5.    Fire up the two wheeler.  If you’re driving, bring your bike.  Otherwise, rent one.  There are miles of paved biking trails, and for the younger, fitter mountain bike crowd, you can take your bike up the lift and ride the ski trails down from either the Banff or Lake Louise gondolas.  One of the unadvertised gems for us was the “golf course loop”.  Doesn’t sound like much, but it is a seldom-used 10 mile road that runs past the golf course and then through deep forests and along the shores of the glacial melt-driven Bow River.  Stop ahead of time at the venerable Nester’s Market in town for the best in gourmet picnic supplies, and then choose any of the wonderful clearings and lookouts along the way for the perfect al fresco repast.  You will see few humans, even on a busy summer’s day, but you will probably encounter deer, otter and maybe even an elk or two.
6.    Drive the Icefields Highway.   This is one of the most astounding drives on the planet, with constant views of glaciers and majestic mountains.  At the north end, you will find the Columbia Icefield, which feeds glaciers that in turn feed the pacific, arctic and atlantic oceans.   It’s a sight to behold, as are the signs showing the glaciers’ retreat over the last 100 years.  Do not, repeat do not eat at Icefields Centre.  The food is Bad Ski Lodge Leftovers from Last Winter.  Instead, buy a cup of coffee and snag a seat by the window so you can admire the power of nature.  The Centre is nearest to Jasper, so if you want to avoid the crowds, stay in Jasper and drive there in the morning, continuing on to Lake Louise and Banff in the afternoon.  You can take an all-terrain Ice Bus that takes you out on the glacier’s surface, or chopper rides to get the aerial view.  There is also an airborne walkway similar to the ones in the Grand Canyon and Norwegian fjords, but from what we saw, it’s a bit of a ripoff – even the most intense acrophobic would have no qualms.  And of course, you have to take a bus to get there.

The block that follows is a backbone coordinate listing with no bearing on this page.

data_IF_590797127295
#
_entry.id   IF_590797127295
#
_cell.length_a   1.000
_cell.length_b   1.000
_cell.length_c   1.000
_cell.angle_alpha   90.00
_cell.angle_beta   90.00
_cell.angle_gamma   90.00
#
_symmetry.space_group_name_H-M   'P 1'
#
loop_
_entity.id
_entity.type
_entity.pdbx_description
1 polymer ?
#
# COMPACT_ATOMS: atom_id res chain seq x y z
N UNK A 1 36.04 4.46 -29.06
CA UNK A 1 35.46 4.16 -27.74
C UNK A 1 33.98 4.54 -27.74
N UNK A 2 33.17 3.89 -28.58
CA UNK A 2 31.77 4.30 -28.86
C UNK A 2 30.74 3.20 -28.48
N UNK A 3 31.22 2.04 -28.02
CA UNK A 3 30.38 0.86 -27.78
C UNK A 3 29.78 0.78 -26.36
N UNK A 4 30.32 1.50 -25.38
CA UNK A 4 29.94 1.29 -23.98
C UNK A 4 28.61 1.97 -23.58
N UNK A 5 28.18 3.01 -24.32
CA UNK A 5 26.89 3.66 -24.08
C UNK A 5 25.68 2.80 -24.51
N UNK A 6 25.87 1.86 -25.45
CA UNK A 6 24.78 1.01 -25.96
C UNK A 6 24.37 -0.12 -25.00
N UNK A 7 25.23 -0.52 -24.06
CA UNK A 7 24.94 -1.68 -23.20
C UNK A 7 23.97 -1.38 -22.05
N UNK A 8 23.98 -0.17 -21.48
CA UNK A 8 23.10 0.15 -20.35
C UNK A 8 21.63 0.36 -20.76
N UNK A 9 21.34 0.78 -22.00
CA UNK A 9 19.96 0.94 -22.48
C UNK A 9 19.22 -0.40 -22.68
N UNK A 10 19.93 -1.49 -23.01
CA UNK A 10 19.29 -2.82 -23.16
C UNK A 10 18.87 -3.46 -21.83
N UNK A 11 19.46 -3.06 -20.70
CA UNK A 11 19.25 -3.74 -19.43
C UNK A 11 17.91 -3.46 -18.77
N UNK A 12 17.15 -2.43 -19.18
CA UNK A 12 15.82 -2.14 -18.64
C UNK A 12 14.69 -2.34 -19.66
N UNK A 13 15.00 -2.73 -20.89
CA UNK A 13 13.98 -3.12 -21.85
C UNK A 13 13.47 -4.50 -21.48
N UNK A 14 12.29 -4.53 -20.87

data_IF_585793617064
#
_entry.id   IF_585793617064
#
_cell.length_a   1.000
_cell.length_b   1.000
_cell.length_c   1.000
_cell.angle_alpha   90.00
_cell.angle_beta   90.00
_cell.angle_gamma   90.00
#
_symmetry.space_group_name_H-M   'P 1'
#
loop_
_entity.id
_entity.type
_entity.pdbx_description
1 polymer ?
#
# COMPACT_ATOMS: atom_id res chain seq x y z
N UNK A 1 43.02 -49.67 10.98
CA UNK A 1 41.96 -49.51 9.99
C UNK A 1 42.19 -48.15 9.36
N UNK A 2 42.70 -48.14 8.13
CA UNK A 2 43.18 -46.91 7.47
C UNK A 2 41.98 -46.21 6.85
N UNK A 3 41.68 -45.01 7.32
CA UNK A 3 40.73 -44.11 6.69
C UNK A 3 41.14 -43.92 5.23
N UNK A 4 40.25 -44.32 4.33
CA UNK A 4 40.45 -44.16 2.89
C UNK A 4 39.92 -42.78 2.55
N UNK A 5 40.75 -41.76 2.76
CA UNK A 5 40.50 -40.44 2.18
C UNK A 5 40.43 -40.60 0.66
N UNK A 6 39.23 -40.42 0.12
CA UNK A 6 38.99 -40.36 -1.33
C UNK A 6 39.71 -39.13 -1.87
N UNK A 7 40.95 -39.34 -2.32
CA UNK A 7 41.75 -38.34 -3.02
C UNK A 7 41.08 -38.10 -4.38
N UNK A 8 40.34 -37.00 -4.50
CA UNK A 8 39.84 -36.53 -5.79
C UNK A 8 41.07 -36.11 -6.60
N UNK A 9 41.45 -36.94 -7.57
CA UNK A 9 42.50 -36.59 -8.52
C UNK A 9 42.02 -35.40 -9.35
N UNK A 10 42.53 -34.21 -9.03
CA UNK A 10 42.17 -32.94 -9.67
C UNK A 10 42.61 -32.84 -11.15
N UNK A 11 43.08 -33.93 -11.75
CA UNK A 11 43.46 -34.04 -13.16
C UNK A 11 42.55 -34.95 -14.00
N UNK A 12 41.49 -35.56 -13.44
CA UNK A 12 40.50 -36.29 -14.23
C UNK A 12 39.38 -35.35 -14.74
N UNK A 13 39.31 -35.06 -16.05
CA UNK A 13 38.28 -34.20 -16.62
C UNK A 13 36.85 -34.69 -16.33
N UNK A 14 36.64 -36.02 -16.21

That’s it for No Crowds Banff.  There is so much more to do and see, from the dozens of wildlife-heavy  hiking trails (stick together, and bring bear spray if you are going far) to a lively arts and music scene, to the world-class brunch (15 types of Benedict!) at Tooloulou’s, but alas, these have been discovered, so you may need to share them with the crowds.  On the other hand, we hope that the list above will supply you with a reasonable set of boltholes to disappear into when the crowds get too intense.

Tuesday, September 04, 2018

Skip the Crowds - Cruise the Alaska Marine Highway Instead

When No Crowds began, the idea was simple - focus on ways to escape the hamster wheel of global tourism. This article from No Crowds reporters, Gary Ransom and Lorraine Carulli does exactly that, outlining how to experience America's last frontier authentically, comfortably and without crowds.